Unlike the landscape regulations applicable to other parts of the City, the Pilchuck District has no requirements for buffering between adjacent land uses and developments, except to screen specific facilities such as utility and service areas and parking lots. Adjacent buildings and land uses within the Pilchuck District are intended to be visually and functionally compatible to create continuity rather than segregation along streets. The landscaping requirements in this chapter are intended, instead, to visually soften and punctuate the build environment, to provide shade, and to create comfortable places to live, work, shop, and recreate by incorporating built and natural forms.
A. Areas in excess of the impervious surface limits shown in Tables V-1 through V-4 shall be landscaped. This shall represent the minimum percentage of site area in landscaping and additional area may be required to meet other regulations or conditions of approval for a development proposal. Landscaping should be appropriate to urban areas, and may include decorative hardscape such as brick or paver walkways and plazas provided that permeable materials are used, screening and shading of parking areas, and landscaping of setback areas. In general, all areas that are not used for building, parking, or access, or other ancillary functions shall be landscaped.
B. To lessen the visual impact of outdoor parking areas and to provide shade, parking lots with 10 or more parking stalls shall provide interior landscaping. Interior landscaping shall consist of landscape islands, each of sufficient dimensions to accommodate a circle 5 feet wide exclusive of curbs. Landscape islands shall be separated by no more than 7 consecutive parking stalls. Each landscape island shall contain a minimum of 1 deciduous tree of a species characterized by a spreading canopy and ground cover at sufficient density to provide 75 percent coverage within 2 years. A minimum of one tree per 10 spaces shall be provided in landscape islands and/or perimeter beds. Trees shall be a minimum of 2.5 inch caliper measured 4 feet above grade at planting. Trees and shrubs shall provide adequate allowance for vehicle doors to protect vegetation and shall be protected by continuous or intermittent curbing. The overall parking lot landscape design shall disperse tree locations as evenly as practical. A determination of equivalence may be requested for alternative parking lot landscaping that meets the intent of this section.
C. Street trees are required consistent with the standards in Article III. The location and type of existing street trees on the block shall be evaluated at the time of development application to determine whether the existing type should be continued and whether the interval specified in Article III will require the placement of one or more trees as part of the proposed development. Street trees shall be a minimum of 2.5 inches in diameter measured 4 feet above surrounding grade at planting. For street trees to be installed within paved areas, the use of structural soil planting beds, continuous soil trenches, or root path trenches may be required in order to maximize the ability of the tree to thrive and perform well in the urban environment. A tree box may be required for street drainage.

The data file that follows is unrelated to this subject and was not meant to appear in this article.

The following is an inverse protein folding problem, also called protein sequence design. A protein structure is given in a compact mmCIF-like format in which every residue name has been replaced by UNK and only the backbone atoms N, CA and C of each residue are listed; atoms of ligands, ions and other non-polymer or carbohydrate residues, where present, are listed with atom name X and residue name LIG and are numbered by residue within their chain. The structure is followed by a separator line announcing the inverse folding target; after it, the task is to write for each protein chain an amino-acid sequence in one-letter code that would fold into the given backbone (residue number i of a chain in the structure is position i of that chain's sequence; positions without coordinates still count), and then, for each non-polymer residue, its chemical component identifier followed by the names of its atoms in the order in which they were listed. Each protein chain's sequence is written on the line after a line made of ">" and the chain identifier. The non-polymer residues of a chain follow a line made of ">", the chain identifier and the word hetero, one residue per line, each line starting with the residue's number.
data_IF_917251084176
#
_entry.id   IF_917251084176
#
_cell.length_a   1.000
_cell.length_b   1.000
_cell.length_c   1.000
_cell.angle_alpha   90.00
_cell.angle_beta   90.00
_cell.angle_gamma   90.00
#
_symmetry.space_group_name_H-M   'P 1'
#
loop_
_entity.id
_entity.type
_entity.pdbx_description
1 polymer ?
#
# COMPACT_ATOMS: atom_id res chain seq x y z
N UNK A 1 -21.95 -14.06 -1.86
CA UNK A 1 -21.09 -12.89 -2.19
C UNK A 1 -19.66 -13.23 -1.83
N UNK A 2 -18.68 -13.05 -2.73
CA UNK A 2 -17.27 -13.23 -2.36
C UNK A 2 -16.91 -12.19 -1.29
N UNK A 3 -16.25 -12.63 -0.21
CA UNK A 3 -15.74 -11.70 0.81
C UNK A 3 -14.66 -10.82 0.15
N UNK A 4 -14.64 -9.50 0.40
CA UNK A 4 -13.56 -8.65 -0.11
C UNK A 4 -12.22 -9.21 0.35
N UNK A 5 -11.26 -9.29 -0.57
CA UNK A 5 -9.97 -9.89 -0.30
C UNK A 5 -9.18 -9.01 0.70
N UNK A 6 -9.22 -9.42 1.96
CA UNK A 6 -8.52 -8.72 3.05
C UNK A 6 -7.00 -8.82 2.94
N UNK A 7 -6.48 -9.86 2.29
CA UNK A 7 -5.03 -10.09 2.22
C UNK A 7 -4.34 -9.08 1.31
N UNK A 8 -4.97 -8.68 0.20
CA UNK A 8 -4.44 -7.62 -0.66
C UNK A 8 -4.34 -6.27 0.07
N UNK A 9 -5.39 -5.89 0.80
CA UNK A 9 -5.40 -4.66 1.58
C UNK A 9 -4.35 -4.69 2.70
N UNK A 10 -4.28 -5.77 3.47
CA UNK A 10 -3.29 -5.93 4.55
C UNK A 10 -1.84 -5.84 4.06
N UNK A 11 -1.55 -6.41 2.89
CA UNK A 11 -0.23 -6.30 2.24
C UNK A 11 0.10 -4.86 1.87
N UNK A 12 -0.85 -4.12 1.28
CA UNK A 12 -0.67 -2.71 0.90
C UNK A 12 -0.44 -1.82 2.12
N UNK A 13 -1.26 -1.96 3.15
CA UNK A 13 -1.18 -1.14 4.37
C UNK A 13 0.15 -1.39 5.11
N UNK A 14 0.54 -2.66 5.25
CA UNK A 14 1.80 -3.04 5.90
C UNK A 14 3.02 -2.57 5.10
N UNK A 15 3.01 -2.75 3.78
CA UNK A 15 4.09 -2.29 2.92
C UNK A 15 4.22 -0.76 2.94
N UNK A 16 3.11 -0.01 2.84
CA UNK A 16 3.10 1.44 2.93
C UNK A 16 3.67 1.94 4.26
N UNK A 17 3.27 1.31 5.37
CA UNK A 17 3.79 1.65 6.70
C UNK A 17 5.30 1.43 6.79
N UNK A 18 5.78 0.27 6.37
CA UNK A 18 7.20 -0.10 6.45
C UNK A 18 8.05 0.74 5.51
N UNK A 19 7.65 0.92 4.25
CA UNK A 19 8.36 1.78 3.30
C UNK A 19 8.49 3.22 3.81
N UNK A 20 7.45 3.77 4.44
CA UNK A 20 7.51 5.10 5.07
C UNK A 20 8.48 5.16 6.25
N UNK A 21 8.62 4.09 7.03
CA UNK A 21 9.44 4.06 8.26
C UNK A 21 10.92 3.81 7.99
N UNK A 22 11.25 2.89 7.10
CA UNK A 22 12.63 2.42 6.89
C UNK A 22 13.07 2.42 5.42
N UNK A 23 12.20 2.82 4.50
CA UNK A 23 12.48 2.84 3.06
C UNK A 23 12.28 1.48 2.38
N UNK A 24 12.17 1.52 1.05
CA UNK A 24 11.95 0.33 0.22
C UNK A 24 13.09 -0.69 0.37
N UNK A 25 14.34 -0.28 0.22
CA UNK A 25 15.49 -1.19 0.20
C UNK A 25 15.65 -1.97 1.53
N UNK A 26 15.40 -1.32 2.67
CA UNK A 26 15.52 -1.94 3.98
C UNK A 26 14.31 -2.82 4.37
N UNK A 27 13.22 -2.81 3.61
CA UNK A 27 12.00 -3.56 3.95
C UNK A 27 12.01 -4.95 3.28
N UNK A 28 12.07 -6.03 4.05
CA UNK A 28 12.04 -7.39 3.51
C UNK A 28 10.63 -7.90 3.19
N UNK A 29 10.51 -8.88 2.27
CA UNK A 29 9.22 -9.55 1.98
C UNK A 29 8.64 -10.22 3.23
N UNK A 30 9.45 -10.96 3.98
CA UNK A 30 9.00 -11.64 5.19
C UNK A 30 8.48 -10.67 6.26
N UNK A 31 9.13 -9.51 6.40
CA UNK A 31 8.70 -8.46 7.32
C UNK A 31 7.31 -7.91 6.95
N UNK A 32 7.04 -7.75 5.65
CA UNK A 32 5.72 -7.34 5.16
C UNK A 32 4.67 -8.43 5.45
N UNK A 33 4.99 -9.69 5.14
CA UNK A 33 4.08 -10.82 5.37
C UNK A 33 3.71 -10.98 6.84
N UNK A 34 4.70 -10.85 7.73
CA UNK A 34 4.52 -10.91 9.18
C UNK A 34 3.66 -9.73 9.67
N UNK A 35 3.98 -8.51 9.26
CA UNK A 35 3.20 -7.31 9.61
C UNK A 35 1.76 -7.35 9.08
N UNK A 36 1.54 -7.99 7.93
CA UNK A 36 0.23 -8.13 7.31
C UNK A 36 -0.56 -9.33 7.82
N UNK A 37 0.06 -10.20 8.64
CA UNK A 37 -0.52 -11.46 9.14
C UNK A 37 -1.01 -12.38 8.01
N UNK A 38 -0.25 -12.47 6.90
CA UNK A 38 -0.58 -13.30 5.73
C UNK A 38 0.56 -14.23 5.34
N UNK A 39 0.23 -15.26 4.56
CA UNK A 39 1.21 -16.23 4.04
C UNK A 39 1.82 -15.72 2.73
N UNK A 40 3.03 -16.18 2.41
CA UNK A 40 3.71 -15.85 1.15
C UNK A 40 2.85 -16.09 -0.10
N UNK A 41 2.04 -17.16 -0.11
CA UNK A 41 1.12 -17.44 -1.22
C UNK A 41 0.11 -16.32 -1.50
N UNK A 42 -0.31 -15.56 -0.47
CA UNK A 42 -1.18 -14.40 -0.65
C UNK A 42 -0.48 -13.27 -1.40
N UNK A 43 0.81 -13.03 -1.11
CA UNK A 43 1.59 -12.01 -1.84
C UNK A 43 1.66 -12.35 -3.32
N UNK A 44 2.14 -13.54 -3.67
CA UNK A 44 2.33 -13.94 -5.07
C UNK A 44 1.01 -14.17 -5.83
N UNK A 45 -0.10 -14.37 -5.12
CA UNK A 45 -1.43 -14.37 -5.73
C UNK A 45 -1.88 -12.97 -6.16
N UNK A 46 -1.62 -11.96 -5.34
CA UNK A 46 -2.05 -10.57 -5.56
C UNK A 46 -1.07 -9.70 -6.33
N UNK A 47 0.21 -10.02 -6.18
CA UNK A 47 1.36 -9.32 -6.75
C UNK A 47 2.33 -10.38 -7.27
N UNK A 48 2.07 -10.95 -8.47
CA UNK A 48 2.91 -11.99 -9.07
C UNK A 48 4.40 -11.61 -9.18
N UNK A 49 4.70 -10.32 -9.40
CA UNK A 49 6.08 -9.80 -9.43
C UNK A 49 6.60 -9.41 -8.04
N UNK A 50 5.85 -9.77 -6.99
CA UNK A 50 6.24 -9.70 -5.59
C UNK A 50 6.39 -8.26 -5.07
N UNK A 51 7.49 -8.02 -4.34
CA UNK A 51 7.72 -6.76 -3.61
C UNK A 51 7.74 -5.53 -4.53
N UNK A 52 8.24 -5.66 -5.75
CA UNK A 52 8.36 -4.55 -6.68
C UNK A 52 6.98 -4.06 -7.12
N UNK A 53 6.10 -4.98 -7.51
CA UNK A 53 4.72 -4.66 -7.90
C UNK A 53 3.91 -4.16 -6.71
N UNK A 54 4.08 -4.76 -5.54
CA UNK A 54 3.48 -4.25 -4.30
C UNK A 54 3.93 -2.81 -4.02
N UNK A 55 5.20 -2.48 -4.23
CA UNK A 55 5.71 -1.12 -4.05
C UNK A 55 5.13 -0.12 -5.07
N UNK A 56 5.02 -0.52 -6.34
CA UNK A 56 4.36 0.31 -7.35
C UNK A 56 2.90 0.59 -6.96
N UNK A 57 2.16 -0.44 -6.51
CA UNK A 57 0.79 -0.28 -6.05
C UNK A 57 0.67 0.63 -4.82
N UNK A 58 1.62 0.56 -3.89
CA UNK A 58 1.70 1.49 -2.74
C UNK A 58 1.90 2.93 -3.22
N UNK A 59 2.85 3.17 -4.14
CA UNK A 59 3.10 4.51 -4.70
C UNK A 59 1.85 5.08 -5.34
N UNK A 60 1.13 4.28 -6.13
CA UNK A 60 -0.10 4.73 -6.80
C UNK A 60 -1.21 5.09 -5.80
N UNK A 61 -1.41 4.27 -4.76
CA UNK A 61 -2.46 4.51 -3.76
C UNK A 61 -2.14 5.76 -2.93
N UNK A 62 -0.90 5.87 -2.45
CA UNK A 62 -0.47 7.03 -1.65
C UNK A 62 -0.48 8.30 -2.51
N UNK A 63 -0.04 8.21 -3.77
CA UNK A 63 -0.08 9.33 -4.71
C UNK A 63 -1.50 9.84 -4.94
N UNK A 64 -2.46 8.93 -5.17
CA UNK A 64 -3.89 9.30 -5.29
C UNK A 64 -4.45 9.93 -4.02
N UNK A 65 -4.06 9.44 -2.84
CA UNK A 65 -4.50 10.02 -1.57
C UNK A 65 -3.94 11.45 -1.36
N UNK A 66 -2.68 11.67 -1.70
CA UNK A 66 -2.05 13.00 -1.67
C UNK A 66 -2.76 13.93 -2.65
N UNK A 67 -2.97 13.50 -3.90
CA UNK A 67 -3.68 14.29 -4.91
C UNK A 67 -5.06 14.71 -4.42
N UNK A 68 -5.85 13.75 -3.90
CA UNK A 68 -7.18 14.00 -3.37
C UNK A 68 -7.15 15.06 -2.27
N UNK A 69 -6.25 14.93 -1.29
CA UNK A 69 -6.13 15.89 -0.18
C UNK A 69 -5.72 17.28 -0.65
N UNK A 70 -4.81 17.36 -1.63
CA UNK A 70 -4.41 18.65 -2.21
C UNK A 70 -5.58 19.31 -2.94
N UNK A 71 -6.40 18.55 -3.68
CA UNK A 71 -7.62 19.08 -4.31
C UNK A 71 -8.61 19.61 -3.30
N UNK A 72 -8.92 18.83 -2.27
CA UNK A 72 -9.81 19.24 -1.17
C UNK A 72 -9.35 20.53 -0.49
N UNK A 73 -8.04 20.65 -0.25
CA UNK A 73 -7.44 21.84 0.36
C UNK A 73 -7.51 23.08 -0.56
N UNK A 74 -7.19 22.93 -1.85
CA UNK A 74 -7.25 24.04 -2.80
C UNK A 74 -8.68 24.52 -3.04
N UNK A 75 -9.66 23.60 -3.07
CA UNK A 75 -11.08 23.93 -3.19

D. Provisions specific to the Neighborhood Single Family and Neighborhood Townhouse zones:
1. No paving shall be permitted within the front setback except for pedestrian access routes unless the Review Authority determines that no alternative site access is practical.
2. For townhouse development, a minimum of one tree shall be planted within the private frontage for each 30 linear feet of site frontage. Trees shall be a variety appropriate to the space and conditions available.
3. Fences within a private frontage shall be no taller than four feet at the highest point and shall be open rather than solid to allow light and visual access through the fence. Walls within a private frontage shall be no taller than three feet at the highest point, with an additional one foot of ornamental ironwork permitted.
E. Provisions specific to Neighborhood Center and Civic zones:
1. Any pavement between the building and the sidewalk shall appear as an extension of the sidewalk.
2. An area equal to 50 percent of the required pervious area or three percent of the net residential square footage (whichever is larger) shall be developed as shared open space. Shared open spaces may be designed for either active or passive activities. They should include places to sit, areas of both shade and sun, and may include a feature such as a fountain or art piece. Where the open space is adjacent to a public walkway, street, or plaza, provision should be made for direct access from the shared open space to the public open space, and may include provision to secure the shared open space from public entry at appropriate times. Shared open spaces may be located on a level that is above ground level and is not part of the surface landscaped area, but in this case it will not be counted as meeting the landscaping requirement. Shared open spaces may be limited to use by residents of the building in which they are located. Shared open space shall not be directly adjacent to a parking area unless adequately screened with landscaping and accessible without walking through the parking lot.
3. The use of security fences should be minimized and limited to special locations where additional security is necessary. Such security fences shall not exceed 6 feet in height and should be designed to maintain a visually open character to the extent possible. This may be accomplished by using metal picket or open grille fencing or by mounting metal picket or open grille fencing on top of a low masonry wall.
4. In no case shall chain link fencing, with or without coating or slats, razor ribbon, or barbed wire be allowed.